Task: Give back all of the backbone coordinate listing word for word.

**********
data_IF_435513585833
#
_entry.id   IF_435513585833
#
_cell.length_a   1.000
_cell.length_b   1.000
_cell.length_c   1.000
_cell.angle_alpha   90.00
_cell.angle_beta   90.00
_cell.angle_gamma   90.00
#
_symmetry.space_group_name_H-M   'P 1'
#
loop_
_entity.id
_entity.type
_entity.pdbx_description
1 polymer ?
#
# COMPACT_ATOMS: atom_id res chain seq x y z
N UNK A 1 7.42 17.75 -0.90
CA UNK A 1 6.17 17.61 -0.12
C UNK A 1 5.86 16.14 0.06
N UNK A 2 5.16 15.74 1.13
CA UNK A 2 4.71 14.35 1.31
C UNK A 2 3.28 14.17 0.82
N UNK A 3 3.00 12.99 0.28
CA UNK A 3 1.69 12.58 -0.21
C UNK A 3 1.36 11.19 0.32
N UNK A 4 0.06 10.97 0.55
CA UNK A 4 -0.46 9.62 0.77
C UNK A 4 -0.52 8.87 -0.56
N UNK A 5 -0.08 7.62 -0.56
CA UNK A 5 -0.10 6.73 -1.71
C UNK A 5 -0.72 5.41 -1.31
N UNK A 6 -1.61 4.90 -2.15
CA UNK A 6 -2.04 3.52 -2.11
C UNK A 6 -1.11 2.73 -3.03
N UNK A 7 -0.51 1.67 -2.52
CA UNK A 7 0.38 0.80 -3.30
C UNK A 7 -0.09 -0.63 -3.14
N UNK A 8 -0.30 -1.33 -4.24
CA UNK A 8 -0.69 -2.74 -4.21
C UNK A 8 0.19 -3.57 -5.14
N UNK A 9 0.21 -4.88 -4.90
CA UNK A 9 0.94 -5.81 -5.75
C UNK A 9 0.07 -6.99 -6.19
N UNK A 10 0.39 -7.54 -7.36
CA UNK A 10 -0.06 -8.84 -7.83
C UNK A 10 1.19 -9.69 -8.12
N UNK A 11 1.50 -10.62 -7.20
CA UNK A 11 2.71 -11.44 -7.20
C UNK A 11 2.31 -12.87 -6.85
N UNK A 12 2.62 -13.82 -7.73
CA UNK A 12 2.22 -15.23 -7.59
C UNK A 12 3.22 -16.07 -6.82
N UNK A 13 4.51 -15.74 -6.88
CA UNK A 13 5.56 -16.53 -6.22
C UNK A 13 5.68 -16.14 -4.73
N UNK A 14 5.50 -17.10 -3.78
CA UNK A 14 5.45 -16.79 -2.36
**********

data_IF_435513585833
#
_entry.id   IF_435513585833
#
_cell.length_a   1.000
_cell.length_b   1.000
_cell.length_c   1.000
_cell.angle_alpha   90.00
_cell.angle_beta   90.00
_cell.angle_gamma   90.00
#
_symmetry.space_group_name_H-M   'P 1'
#
loop_
_entity.id
_entity.type
_entity.pdbx_description
1 polymer ?
#
# COMPACT_ATOMS: atom_id res chain seq x y z
N UNK A 1 7.42 17.75 -0.90
CA UNK A 1 6.17 17.61 -0.12
C UNK A 1 5.86 16.14 0.06
N UNK A 2 5.16 15.74 1.13
CA UNK A 2 4.71 14.35 1.31
C UNK A 2 3.28 14.17 0.82
N UNK A 3 3.00 12.99 0.28
CA UNK A 3 1.69 12.58 -0.21
C UNK A 3 1.36 11.19 0.32
N UNK A 4 0.06 10.97 0.55
CA UNK A 4 -0.46 9.62 0.77
C UNK A 4 -0.52 8.87 -0.56
N UNK A 5 -0.08 7.62 -0.56
CA UNK A 5 -0.10 6.73 -1.71
C UNK A 5 -0.72 5.41 -1.31
N UNK A 6 -1.61 4.90 -2.15
CA UNK A 6 -2.04 3.52 -2.11
C UNK A 6 -1.11 2.73 -3.03
N UNK A 7 -0.51 1.67 -2.52
CA UNK A 7 0.38 0.80 -3.30
C UNK A 7 -0.09 -0.63 -3.14
N UNK A 8 -0.30 -1.33 -4.24
CA UNK A 8 -0.69 -2.74 -4.21
C UNK A 8 0.19 -3.57 -5.14
N UNK A 9 0.21 -4.88 -4.90
CA UNK A 9 0.94 -5.81 -5.75
C UNK A 9 0.07 -6.99 -6.19
N UNK A 10 0.39 -7.54 -7.36
CA UNK A 10 -0.06 -8.84 -7.83
C UNK A 10 1.19 -9.69 -8.12
N UNK A 11 1.50 -10.62 -7.20
CA UNK A 11 2.71 -11.44 -7.20
C UNK A 11 2.31 -12.87 -6.85
N UNK A 12 2.62 -13.82 -7.73
CA UNK A 12 2.22 -15.23 -7.59
C UNK A 12 3.22 -16.07 -6.82
N UNK A 13 4.51 -15.74 -6.88
CA UNK A 13 5.56 -16.53 -6.22
C UNK A 13 5.68 -16.14 -4.73
N UNK A 14 5.50 -17.10 -3.78
CA UNK A 14 5.45 -16.79 -2.36